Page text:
Take Dexter Dalwood, currently tipped as favourite by William Hill. Dalwood is a painter of strength and wit; his pictures touch upon the limits of the imagination.

In the past he has painted interiors that exist, or must once have existed, but were necessarily imagined – Che Guevara's mountain hideout, Jimi Hendrix's last resting place, the Queen's bedroom (with a single-bar heater). The protagonists are always absent, but their presence evoked in the image.

If that were all, Dalwood would not be the modern history painter he is. The Bay of Pigs, the Brighton bomb and Greenham Common have all been portrayed in recent works constructed like out-of-kilter collages full of abrupt stylistic disjunctures. Death of David Kelly has a pale moon rocking in a midnight-blue sky, uninflected as a child might paint it, sadness in its stark simplicity. By contrast, the brown earth below is an open wound of ab-ex brushstrokes: a painfully adult enigma.

In White Flag, Jasper Johns's eponymous white painting of the stars-and-stripes flag appears solid, forming the wall of a compound, its shattered floor strewn with the hookah pipe and Arab slippers from one of Delacroix's Arabic paintings. Every motif in Dalwood's picture acquires a double meaning – eastern-western – by juxtaposition, clinched by the political pun of that title.

But though there are trenchant concepts here, this is by no means the best of Dalwood's recent work. I remember a painting about the execution of the Ceausescus that sampled Baselitz and Goya to terrifying effect, and none of these pictures has anything like that power. Ipso facto, I should stop wishing to see only the shortlisted works.

Another moral easily drawn from this show is that not everything survives Tate Britain. Those who heard the recording of Susan Philipsz's clear, sweet voice singing that melancholy ballad "Lowlands Away" beneath the George V bridge during this year's Glasgow international art festival knows that it drifted out across the water to poignant effect, its lament for a drowned lover now seeming to commemorate all those who drowned themselves there in the Clyde.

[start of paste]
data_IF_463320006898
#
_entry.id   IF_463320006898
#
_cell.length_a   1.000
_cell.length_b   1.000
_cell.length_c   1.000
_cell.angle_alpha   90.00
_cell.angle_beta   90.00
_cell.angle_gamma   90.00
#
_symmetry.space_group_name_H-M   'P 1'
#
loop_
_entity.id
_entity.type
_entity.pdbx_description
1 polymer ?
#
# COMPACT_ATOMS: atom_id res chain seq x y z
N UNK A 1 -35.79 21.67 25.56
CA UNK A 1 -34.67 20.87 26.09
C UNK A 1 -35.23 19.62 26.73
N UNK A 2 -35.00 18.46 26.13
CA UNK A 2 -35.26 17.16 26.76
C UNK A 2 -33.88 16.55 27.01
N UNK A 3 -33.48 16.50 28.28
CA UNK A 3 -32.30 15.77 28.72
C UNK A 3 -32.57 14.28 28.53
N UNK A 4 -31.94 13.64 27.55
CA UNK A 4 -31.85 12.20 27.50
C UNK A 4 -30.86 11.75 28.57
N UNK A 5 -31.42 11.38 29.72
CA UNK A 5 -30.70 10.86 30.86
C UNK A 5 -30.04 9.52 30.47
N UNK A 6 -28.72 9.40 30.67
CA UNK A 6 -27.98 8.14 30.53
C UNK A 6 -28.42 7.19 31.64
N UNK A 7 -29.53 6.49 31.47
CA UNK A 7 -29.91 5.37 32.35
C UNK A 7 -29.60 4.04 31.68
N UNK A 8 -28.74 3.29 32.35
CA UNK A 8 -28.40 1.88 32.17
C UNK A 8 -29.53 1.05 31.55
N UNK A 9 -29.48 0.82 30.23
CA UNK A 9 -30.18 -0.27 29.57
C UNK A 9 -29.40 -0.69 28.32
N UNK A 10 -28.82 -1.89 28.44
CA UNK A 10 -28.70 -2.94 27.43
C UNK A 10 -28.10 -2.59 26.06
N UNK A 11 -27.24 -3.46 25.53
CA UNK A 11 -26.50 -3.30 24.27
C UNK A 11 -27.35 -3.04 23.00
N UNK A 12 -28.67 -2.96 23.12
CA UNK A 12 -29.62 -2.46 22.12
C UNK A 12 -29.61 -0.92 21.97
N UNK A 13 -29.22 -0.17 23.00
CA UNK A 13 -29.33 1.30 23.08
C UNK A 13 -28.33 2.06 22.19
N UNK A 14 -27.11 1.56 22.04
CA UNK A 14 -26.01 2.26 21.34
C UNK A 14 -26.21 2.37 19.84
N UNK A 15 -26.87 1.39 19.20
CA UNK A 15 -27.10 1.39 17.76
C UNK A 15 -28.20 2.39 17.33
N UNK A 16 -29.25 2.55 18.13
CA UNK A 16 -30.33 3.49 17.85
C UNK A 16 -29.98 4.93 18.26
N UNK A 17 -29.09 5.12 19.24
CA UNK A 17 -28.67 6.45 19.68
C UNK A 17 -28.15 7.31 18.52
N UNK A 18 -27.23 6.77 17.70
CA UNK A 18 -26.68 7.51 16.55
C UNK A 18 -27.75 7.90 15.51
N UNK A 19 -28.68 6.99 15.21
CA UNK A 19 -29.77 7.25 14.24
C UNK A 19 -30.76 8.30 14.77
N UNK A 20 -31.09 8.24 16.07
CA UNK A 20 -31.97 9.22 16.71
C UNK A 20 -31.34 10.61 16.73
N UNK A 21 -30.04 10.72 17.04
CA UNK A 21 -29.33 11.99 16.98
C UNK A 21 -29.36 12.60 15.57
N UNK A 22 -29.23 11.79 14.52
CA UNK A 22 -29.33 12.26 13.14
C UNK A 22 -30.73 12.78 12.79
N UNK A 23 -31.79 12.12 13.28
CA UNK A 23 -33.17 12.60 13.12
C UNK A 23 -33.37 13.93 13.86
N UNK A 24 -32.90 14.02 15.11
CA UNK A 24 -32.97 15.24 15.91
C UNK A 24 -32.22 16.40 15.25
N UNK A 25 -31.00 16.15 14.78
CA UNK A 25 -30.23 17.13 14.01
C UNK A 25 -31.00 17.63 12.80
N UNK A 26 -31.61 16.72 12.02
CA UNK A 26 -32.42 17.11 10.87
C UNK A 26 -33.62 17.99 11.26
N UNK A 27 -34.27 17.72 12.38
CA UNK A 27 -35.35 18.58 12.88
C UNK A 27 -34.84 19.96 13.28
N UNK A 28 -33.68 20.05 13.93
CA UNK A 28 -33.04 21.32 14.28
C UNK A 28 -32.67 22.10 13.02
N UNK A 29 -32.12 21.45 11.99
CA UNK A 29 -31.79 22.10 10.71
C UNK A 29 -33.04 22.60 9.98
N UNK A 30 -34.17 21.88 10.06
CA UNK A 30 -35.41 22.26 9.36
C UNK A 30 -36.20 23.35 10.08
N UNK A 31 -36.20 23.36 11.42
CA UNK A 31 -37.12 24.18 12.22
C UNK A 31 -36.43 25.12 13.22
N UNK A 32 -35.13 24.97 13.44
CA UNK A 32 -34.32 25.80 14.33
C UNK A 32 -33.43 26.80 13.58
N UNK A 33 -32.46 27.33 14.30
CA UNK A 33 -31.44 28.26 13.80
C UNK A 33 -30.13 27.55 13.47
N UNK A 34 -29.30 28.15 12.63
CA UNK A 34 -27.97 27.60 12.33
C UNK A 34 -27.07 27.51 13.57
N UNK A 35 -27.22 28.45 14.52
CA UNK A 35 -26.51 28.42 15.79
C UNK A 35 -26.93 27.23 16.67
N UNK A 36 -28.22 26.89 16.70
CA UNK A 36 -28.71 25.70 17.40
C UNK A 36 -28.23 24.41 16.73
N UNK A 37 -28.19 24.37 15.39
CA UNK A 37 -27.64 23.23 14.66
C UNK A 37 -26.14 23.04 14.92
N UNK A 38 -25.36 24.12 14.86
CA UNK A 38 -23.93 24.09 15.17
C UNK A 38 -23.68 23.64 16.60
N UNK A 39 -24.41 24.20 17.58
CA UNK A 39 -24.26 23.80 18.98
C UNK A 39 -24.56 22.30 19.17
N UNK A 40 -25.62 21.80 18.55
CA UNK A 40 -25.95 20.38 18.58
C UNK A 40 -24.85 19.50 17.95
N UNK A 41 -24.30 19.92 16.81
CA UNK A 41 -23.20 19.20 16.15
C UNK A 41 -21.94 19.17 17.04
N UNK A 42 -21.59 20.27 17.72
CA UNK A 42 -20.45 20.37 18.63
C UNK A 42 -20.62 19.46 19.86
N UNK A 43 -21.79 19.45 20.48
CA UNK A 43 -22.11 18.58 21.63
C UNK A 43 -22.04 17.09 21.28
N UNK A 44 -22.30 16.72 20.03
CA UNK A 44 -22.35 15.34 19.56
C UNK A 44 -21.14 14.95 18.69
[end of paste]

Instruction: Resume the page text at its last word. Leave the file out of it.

These recitals are by definition site-specific. The 16th-century ballads currently issuing from discreet speakers around the City of London put you on the spot, make you mindful of the Shakespearean past. If Philipsz is an artist at all, it is by this fine application of sound to place. At Tate Britain her work dwindles into a pleasant recording.

The Otolith Group – aka Kodwo Eshun and Anjalika Sagar – has turned its gallery into a cross between an arthouse cinema and a seminar room, complete with desklights and books.

On screen you can watch Otolith III, a film initially inspired by one that was never made, Satyajit Ray's 1967 The Alien. The characters from that film are now looking for people to play them, literally searching the streets, alternately hopeful and frustrated; precisely the feelings engendered in the viewer, especially one unfamiliar with The Alien, let alone the critical accretions surrounding its legend.

More compelling by far is Chris Marker's 13-part television series on Ancient Greece. The Owl's Legacy (1989) featured George Steiner, Elia Kazan, Cornelius Castoriadis and many others offering violently contrasting views on Greek culture, from democracy, mythology and music to philosophy and sex. The Otolith Group's contribution is to screen the series on 13 sets simultaneously: emphasising the brilliance of its montages as a montage.But that is secondary compared to the challenge issued to British television executives to broadcast this stupendous series again now.

The remaining contender, Angela de la Cruz, makes sculptures out of paintings, monochrome canvases that are made to behave like real people. Weary, slack, crumpled, slumped, coming apart at the seams, they are stretched past all endurance. A yellow canvas hangs as if over a hooded body, irresistibly proposing the torture victims of Abu Ghraib. Other forms are bent double, battered, collapsed on the floor, anthropomorphism made manifest.